Children Often Sustain Eye Injuries from Aerosol Spray Cans
Aerosol spray cans are responsible for hundreds of eye injuries each year, and children are most often the victims, according to a new study. Because the study only looked at emergency department visits, the actual number of children injured is likely higher.
Aerosol spray cans contain dangerous substances
Homes can be very dangerous places for children, given the number of household and garden chemicals and supplies, health and beauty products, and other items often kept on shelves, under sinks, or in closets within easy reach.
The danger associated with aerosol spray cans was the focus of investigation by researchers at Brown University, who looked at data from 100 emergency departments regarding eye injuries related to aerosol spray cans between 1997 and 2009. Carly Seidman, a fourth-year student at the Warren Alpert Medical School of Brown, led the study.
Analysis of the data showed that children ages 0 to 4 years were the most likely to be injured by aerosol spray cans. This age group was responsible for about 2,830 emergency department visits during the time period studied. An additional 3,097 children age 18 and younger also experienced eye injuries from the cans during the 12-year period. Thus, the 5,927 injured children accounted for more than half of the 10,765 people of all ages who sustained eye injuries.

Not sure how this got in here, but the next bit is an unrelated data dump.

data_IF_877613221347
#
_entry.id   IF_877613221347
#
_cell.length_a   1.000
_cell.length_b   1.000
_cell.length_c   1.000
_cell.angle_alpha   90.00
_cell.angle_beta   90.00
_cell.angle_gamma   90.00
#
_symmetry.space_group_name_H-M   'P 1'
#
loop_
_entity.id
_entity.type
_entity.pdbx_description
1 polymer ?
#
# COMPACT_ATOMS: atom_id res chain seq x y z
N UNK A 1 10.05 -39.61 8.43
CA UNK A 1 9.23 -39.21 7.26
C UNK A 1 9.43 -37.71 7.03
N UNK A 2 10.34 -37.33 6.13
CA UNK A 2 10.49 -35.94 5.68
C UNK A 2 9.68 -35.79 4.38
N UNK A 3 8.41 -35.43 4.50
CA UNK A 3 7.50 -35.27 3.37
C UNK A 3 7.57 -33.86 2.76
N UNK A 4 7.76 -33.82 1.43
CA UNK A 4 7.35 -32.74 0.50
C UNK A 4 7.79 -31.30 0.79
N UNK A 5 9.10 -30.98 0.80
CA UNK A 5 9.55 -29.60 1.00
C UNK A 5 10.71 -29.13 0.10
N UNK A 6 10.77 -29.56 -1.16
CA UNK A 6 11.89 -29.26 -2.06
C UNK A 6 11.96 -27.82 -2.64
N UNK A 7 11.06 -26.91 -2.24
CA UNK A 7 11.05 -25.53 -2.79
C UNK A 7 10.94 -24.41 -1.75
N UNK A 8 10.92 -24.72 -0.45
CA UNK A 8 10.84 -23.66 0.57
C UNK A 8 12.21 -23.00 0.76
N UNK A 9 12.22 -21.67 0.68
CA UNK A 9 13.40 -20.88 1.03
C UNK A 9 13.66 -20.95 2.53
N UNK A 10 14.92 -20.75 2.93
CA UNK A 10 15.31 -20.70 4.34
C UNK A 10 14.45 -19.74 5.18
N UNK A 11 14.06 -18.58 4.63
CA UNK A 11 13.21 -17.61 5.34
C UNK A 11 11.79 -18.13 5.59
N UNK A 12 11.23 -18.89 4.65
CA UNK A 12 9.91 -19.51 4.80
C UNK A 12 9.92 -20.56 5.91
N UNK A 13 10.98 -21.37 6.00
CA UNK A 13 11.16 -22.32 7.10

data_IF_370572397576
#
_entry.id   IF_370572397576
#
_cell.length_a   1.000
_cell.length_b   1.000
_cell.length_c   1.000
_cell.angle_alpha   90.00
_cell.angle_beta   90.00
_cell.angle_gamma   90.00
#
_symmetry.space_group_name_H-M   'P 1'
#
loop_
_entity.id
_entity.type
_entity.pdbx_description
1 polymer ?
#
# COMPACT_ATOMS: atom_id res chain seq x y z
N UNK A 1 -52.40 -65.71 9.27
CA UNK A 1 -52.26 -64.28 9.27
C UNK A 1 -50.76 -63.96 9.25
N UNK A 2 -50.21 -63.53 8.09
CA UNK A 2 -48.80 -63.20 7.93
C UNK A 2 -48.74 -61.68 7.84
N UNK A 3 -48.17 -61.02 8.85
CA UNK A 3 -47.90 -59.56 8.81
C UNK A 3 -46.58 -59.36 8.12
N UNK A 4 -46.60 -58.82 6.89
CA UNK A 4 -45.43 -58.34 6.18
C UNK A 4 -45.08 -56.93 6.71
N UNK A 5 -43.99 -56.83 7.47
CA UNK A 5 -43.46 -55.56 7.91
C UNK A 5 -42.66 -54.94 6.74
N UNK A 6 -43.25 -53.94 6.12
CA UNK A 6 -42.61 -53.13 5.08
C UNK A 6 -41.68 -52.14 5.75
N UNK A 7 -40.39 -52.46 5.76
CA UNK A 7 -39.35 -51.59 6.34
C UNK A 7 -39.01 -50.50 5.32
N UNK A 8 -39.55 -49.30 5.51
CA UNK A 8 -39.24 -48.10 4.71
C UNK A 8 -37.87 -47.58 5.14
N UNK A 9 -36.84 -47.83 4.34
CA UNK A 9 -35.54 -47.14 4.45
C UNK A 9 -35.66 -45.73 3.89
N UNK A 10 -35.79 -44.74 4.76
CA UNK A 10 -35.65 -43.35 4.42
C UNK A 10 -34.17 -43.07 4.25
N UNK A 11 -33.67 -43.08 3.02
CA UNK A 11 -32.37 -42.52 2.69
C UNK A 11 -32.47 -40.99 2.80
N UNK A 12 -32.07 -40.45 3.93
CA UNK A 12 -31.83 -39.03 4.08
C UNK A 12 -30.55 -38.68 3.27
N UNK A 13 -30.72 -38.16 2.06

The researchers found that most cases of eye injuries were self-inflicted; that is, the individual inadvertently sprayed the substance into their eyes, although some cases involved cans that had burst. Spray paint cans were the most common product responsible for the eye injuries seen in this study, followed by health and beauty products such as hairspray, then cleaning products and insect sprays.
Eye injuries included significant irritation, scratches and bruises to the eyeball, and chemical burns. Pepper spray injuries were rarely seen, but in all cases the victim was a child.
Aerosol cans contain both the product and a pressurized propellant to deliver the product. In many cases, the product alone is hazardous, and the addition of the propellant, which is often a mixture of ignitable gases, adds to the danger. Aerosol spray cans are also dangerous because they can explode if punctured or exposed to open flames, sparks, or static electricity.
Many aerosol spray cans have brightly colored labels and the contents of some may smell good to children, and so they are tempted to play with the cans. The study’s authors suggested that warning labels on aerosol spray cans could be made larger and that pediatricians should counsel parents about proper storage.
Seidman advised parents to “make sure these products are kept out of the reach of children, and always remember eye safety.” More than 70 percent of aerosol spray can eye injuries occur in the home. Therefore, along with properly storing aerosol spray cans, parents can set an example by wearing goggles when handling them.